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5 Weeks After Crash Injured Kids, No One Knows What Court Will Handle Fire Director's Tickets

New Brunswick Today Has Been Asking Officials For Weeks Where Robert Rawls' Traffic Court Case Will Be Transferred to...
Rawls Crash Protest
Robert Rawls crashed into three children in a crosswalk on May 6, sparking a fierce reaction from the city's Latino community Charlie Kratovil

NEW BRUNSWICK, NJ—No court has assumed responsibility for handling two traffic tickets issued after the city's Fire Director struck three children in a crosswalk more than a month ago.

The tickets, which would typically be heard in New Brunswick Municipal Court, are expected to be transferred to a different jurisdiction due to the obvious conflict of interest.

But officials have not yet determined which municipal court will handle the case.

On May 6, NBFD Director Robert Rawls seriously injured three children with his city-owned SUV sparking a controversy over several issues including his checkered driving record, why no crossing guard was on duty, and whether he will get special treatment as the city's second highest-paid public worker.

Municipal court administrator Kimberly Milligan stated that, "If the case is remanded to us, the judge will then request it be transferred to another municipality because Mr. Rawls is a city employee and it would be a conflict to hear the case here."

Within hours of the crash, the Middlesex County Prosecutor's Office (MCPO) launched its own investigation.

It was during the course of that outside investiation that New Brunswick police decided to issue the two tickets to Rawls: one for careless driving, and the other for failing to yield to a person in a crosswalk.

Both of the tickets indicated Rawls was being summoned to New Brunswick Municipal Court on Memorial Day, May 26. But courts were closed that day for the federal holiday.

The county eventually closed their investigation after ten days, and decided against filing criminal charges.  The recommended that the state's motor vehicle commission re-evaluate Rawls' status as a licensed driver.

However, the MCPO is effectively holding up the prosecution of the traffic matters.

A spokesman for Acting Middlesex County Prosecutor Andrew Carey told NBToday that his office has "no timetable" for when it will issue a motion to remand the matter to New Brunswick Municipal Court, where it will once again be transferred.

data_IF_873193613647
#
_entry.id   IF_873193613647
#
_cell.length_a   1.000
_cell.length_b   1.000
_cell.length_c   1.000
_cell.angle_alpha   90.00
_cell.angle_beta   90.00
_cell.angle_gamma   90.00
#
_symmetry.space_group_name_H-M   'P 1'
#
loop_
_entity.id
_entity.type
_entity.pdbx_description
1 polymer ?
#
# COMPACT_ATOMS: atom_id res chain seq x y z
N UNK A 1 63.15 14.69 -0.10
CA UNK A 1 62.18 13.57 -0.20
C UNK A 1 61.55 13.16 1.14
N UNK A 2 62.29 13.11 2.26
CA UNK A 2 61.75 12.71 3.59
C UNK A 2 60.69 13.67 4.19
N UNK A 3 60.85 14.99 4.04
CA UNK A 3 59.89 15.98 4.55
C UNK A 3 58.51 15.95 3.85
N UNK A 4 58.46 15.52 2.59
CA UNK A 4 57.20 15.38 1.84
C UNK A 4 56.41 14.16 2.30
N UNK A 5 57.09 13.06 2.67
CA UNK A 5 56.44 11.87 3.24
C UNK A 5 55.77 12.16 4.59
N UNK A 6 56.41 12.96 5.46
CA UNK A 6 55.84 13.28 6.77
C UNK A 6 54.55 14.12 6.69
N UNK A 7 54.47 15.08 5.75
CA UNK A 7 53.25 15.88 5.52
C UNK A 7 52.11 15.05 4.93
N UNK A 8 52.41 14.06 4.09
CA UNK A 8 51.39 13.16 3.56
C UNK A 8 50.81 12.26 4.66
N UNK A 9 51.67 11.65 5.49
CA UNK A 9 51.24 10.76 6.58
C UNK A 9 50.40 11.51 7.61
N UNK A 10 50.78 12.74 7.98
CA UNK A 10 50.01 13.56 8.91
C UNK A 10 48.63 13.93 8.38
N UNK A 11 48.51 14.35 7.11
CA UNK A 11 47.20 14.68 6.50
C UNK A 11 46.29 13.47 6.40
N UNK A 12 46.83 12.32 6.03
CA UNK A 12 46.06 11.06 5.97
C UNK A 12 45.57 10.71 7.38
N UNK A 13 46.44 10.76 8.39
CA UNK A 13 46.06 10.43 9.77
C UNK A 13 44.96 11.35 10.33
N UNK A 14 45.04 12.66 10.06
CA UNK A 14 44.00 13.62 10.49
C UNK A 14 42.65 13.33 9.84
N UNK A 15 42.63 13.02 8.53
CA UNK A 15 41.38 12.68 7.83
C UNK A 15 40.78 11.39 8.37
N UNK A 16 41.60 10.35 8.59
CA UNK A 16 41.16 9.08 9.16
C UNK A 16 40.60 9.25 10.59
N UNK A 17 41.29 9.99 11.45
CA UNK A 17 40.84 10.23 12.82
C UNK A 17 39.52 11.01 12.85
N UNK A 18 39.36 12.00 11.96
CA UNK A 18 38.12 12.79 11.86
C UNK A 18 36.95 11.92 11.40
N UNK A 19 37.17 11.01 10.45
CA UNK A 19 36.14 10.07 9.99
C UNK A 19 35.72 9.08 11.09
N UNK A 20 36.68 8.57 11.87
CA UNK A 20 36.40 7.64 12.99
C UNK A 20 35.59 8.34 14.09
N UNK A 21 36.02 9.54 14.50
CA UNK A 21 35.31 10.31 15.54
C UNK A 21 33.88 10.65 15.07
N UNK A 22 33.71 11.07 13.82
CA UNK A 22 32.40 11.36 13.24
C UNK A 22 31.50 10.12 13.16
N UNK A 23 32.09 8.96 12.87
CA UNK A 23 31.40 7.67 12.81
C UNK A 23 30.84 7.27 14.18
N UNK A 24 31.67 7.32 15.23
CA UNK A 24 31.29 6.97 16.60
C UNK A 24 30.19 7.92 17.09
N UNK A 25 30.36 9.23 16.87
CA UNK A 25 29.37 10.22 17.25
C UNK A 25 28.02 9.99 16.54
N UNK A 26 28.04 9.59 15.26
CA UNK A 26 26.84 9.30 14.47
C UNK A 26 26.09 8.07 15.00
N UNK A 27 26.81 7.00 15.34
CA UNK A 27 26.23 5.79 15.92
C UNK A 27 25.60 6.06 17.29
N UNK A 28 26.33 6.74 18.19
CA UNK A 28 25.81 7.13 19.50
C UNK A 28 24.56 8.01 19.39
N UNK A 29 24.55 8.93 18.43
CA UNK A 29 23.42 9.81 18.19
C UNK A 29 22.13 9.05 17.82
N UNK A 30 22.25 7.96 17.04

At first, MCPO spokesman James O'Neill seemed to indicate that the matter was out of his agency's hands.

"This is a matter for the courts," O'Neill said via email on June 4.  "Traffic tickets are handled by municipal court judges, who decide where and when these kinds of cases will be heard."

But New Brunswick Municipal Court's longtime administrator Kimberly Milligan maintained that the case was still being handled by Carey's office.

"The tickets have been transferred to the prosecutor's office for review since there was serious bodily injury. This is the proper protocol," said Milligan in an email to New Brunswick Today.

Pressed for answers on the discrepancy, the MCPO released this statement yesterday:

While the Middlesex County Prosecutor’s Office has deemed the investigation completed, the case remains in our custody until a motion is filed with the Superior Court of New Jersey to transfer this matter to municipal court, as there are two traffic tickets that will be handled at some point at the municipal level. At present, there is no timetable for the filing of this motion, which has yet to be prepared and presented to the court by this office. There are no hearing dates at this time.

As we reported previously, the county prosecutor's office appears to have been incorrect when they announced that Rawls "contacted authorities immediately" following the crash.

In fact, Rawls did not call 9-1-1, according to NBC New York, nor did Rawls did not use his emergency radio to contact authorities either, as we reported last month.

Asked to justify the claims that Rawls contacted authorities in the May 6 press MCPO statement, O'Neill responded with the following:

"The court rules of the state of New Jersey, the attorneys’ Rules of Professional Conduct, the Governor’s Executive Order Number 69 and the state’s Open Public Records Act prohibit disclosure of evidence and statements gathered during the course of an investigation."

Andrew Carey, a former colleague of NJ Governor Chris Christie, has been the Acting Middlesex County Prosecutor for over a year, and was recently nominated by Christie to officially become the county's prosecutor.

Christie's nomination will require the support of a majority of the State Senate, and every NJ Senator who represents a portion of Middlesex County will have the opportunity to block the nomination.